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What is the purpose of gene therapy?

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Quick Answer

According to Genetics Home Reference, gene therapy requires the use of healthy genes to treat illnesses. Instead of a person undergoing surgery, genes are introduced to a patient's body to replace corrupted DNA. Another method is to inactivate negative genes instead of replacing them.

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What is the purpose of gene therapy?
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Full Answer

Gene therapy is still in the clinical stages, and it has potential in treating such ailments as AIDS, heart disease, cancer and diabetes, according to Mayo Clinic. Wikipedia notes that one method of gene therapy is to transport healthy DNA to problematic genes by placing the positive gene in a carrier virus so it flows throughout the bloodstream. Another tactic is using a nucleus to fix a chromosome, which disrupts malignant genes.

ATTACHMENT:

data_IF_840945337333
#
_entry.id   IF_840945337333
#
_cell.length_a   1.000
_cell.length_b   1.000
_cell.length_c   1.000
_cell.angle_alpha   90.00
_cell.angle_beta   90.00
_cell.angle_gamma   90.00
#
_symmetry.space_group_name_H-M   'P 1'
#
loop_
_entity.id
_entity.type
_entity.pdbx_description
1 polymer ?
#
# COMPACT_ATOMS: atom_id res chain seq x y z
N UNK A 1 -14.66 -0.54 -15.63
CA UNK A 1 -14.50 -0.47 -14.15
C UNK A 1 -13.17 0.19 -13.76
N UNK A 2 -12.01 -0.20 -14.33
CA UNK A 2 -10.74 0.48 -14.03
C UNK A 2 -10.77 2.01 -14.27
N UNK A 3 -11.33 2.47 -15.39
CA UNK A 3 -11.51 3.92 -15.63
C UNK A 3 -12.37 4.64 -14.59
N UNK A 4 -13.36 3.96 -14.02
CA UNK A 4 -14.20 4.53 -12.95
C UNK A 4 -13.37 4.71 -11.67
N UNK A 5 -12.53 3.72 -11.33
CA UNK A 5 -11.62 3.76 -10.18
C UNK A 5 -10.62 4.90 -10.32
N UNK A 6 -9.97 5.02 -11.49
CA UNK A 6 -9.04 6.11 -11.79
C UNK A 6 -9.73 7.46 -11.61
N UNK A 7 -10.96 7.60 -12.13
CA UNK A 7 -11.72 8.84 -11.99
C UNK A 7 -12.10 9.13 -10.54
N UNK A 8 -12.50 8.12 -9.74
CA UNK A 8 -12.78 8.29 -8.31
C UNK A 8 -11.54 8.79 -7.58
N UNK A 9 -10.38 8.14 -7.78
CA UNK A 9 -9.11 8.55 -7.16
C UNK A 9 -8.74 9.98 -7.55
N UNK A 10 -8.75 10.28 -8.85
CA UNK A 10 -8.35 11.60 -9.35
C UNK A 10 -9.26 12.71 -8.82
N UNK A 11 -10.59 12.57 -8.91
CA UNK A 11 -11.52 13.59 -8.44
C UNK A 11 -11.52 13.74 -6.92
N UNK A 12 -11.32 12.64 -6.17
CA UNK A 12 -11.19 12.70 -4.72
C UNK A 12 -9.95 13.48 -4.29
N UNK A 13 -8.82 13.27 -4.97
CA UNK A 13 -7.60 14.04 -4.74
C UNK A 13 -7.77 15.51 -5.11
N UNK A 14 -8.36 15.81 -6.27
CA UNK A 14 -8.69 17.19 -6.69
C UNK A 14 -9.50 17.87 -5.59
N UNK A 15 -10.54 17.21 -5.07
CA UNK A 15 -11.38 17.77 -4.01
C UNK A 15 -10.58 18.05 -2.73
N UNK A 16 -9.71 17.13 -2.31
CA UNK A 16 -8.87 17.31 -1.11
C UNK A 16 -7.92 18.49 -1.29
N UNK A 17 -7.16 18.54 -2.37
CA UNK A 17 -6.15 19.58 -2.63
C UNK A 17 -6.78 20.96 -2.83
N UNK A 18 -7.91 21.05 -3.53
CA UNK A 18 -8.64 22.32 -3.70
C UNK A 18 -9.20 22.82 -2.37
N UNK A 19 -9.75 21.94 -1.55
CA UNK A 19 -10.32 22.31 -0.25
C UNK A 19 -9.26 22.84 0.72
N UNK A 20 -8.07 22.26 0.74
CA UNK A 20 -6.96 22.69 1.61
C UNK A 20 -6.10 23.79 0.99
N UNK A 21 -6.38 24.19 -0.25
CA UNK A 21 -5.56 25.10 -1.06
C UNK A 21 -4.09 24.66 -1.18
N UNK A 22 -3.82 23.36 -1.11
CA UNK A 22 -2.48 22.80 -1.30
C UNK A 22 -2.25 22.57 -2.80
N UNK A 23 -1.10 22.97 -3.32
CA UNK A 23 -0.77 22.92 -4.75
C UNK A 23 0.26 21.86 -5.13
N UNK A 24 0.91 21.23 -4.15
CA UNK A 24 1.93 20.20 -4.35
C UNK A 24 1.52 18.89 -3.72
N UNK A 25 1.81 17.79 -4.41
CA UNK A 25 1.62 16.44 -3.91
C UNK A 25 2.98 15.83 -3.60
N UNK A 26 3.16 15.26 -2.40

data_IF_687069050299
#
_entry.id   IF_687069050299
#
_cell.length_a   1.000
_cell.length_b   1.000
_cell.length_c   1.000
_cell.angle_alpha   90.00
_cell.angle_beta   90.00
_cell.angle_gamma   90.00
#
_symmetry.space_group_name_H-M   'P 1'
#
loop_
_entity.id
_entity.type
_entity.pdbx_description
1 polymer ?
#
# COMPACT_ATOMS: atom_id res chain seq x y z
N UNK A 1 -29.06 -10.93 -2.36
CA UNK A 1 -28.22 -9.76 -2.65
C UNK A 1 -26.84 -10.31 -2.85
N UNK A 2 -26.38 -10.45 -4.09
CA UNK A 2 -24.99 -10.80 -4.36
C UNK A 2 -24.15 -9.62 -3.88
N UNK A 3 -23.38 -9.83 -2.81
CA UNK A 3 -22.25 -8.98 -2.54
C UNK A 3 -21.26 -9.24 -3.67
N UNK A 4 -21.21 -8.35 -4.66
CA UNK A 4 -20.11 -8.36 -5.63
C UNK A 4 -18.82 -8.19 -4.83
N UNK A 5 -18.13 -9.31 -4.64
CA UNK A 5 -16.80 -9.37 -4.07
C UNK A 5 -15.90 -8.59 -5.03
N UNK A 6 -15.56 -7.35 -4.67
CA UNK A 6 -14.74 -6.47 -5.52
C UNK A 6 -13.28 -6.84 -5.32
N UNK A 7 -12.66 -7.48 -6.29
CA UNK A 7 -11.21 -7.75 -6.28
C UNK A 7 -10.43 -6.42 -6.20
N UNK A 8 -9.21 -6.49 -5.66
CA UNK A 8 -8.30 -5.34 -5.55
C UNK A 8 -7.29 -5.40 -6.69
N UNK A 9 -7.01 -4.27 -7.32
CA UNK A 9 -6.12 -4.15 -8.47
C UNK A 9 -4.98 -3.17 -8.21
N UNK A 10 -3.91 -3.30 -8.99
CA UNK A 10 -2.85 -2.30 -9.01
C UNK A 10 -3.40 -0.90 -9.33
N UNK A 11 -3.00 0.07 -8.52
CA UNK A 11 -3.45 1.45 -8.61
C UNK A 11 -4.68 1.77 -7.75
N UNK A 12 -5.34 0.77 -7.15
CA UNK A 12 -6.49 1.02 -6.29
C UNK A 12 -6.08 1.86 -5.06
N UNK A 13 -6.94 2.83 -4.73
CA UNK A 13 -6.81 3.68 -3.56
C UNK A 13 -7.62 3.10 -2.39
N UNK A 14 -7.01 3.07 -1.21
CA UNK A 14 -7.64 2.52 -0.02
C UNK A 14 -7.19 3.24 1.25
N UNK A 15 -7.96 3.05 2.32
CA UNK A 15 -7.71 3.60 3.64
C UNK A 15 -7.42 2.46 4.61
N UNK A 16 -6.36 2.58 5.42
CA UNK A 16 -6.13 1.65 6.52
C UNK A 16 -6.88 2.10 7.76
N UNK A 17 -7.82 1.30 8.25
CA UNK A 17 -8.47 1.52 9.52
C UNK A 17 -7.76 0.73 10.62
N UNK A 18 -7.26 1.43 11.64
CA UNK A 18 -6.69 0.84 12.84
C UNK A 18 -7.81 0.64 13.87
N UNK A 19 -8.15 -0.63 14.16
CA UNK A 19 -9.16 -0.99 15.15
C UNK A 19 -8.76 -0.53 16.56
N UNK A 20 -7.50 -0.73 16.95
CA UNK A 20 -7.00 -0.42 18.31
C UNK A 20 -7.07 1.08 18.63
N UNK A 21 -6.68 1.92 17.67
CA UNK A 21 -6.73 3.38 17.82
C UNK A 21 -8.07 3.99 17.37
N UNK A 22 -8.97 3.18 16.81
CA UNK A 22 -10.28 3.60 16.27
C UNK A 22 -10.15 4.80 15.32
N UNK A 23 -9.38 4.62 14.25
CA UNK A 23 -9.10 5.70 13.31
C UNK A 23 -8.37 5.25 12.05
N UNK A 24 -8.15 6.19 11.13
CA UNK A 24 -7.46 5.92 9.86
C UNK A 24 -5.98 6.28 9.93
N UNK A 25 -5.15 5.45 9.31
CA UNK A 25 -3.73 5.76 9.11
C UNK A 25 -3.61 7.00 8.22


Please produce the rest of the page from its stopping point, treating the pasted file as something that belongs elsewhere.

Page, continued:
Wikipedia mentions that there are two different gene therapies that include germline therapy and somatic therapy. Somatic therapy centers around treating genetic disorders, including cystic fibrosis, haemophilia and immune deficiencies. It is the process of transferring healthy genes in asexual cells for the body, and it is the most notable form of therapy. The treatment is specifically for the patient being treated, and the new genes cannot pass to future generations. For germline therapy, the germ cells merge to become a zygote that divides and adds positive genes to the body. Unlike somatic therapy, the new genes can be passed on to children, and this form of therapy is known for treating genetic and heredity ailments.

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